Decision Fatigue refers to the deteriorating quality of decisions made by an individual after a long session of decision making. It seems that just as our physical strength has its limit, so too does our mental fortitude.
We have a finite amount of willpower from which to make sound decisions in any given day, and as the day progresses, and more and more decisions are made, that willpower is depleted.
It’s the reason why when we wait until the end of the day to go for that run, it often gets pushed until tomorrow. Or why we break down and cheat on our diet when we’re tired, stressed, or at the end of a long day of work.
Decision fatigue is different than physical fatigue, which can have a similar effect on our brains in that it’s not always apparent. You may not be lacking in physical energy. You may not notice your brain is tired because you’re not tired.
One way to tell if you’re in this deteriorated mental state is to watch for two separate shortcuts your brain will inevitably attempt to employ.
The first is that it will simply begin making rash decisions, become impulsive, reckless and fail to think things through appropriately. The second is avoidance. You will attempt to stop making decisions altogether.
No one is immune to this psychological phenomenon, and as the world moves faster and faster and we’re forced to make more decisions per day, we must accept the fact that decision fatigue is affecting our productivity, our employees and our organizations.
Decision fatigue affects all decisions in life, and that includes those made in the workplace. Fortunately, once we’re aware of it there are a few ways we can practice avoiding it, or at least negating its negative impact on our lives and our work.
First, we can plan decisions ahead of time, either by planning them the night before or by adopting habits that remove the need for a decision to be made in the first place. Either way, you can effectively reduce the overall number of decisions made in your daily life and reserve your mental faculties for more important things.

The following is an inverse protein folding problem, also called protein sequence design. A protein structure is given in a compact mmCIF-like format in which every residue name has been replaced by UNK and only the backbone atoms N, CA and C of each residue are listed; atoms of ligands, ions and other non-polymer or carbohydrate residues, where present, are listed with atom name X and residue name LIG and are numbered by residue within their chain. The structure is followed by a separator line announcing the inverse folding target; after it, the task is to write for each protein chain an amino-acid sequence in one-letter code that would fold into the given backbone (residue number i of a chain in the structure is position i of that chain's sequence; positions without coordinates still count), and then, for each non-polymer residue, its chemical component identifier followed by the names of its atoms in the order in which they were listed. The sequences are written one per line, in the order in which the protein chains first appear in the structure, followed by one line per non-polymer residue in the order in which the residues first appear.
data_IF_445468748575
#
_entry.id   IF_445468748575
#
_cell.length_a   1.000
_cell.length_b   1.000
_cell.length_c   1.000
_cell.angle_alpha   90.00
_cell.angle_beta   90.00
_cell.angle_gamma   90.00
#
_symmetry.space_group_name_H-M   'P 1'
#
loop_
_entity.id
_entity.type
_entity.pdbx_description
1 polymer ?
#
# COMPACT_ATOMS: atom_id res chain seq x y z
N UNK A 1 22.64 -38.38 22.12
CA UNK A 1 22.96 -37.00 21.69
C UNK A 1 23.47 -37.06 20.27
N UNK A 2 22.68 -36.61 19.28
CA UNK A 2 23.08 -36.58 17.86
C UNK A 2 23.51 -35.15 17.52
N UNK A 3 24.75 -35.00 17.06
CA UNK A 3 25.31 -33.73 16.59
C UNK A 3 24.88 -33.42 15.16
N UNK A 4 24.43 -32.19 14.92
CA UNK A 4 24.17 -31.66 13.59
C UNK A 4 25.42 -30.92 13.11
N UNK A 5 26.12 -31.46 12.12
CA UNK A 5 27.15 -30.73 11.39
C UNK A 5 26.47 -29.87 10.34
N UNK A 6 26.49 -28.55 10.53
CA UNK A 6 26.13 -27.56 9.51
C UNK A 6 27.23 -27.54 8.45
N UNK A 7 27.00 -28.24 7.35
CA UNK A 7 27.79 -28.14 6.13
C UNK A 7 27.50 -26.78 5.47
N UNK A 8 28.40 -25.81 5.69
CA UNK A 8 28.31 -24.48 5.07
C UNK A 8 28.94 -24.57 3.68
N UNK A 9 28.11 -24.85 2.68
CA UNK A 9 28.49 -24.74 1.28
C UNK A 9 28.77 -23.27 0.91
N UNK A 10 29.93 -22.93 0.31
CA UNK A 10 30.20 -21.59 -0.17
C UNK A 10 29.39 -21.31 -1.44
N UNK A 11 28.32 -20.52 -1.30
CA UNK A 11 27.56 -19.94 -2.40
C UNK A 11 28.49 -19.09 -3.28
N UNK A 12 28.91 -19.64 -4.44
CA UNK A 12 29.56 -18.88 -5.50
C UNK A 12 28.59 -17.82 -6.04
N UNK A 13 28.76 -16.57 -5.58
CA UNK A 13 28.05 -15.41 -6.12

This is the mentality behind the strict routines of many creative geniuses, such as artists and dancers. The more you put on autopilot, the more mind space you create for conjuring creativity. We often don’t realize just how many decisions we’re making in our daily lives, from what to wear to what to have for lunch.
Steve Jobs famously wore a black turtleneck every day. President Obama only chooses between grey or blue suites. Ask yourself where in life you can remove some decisions.
Another way to lessen the negative impacts of decision fatigue would be to make the most impactful and important decisions first, or as early in the day as possible.
The longer we wait to do the important things, the less chance we leave for getting them done. The longer we wait to contemplate all sides in important decisions, the less chance we have of actually doing so. Consider creating a morning routine that incorporates your top priorities first.
And finally, adopting a mentality of Essentialism, or as author Greg McKeown defines it, the disciplined pursuit of less. We’re all guilty of trying to do too many things at once. And as we’re spread thinner and thinner, what we actually get done becomes less impactful. If we can focus on what’s truly important and let go of the unessential tasks, we’ll have fewer decisions to make and less decision fatigue as a result.
Decision fatigue can deeply impact your work, because it affects every aspect of our lives and it’s difficult to escape. The first step to avoiding the negative consequences is to acknowledge it as reality. The second is to attempt to reduce our exposure by reducing decisions in your life, in any way possible.
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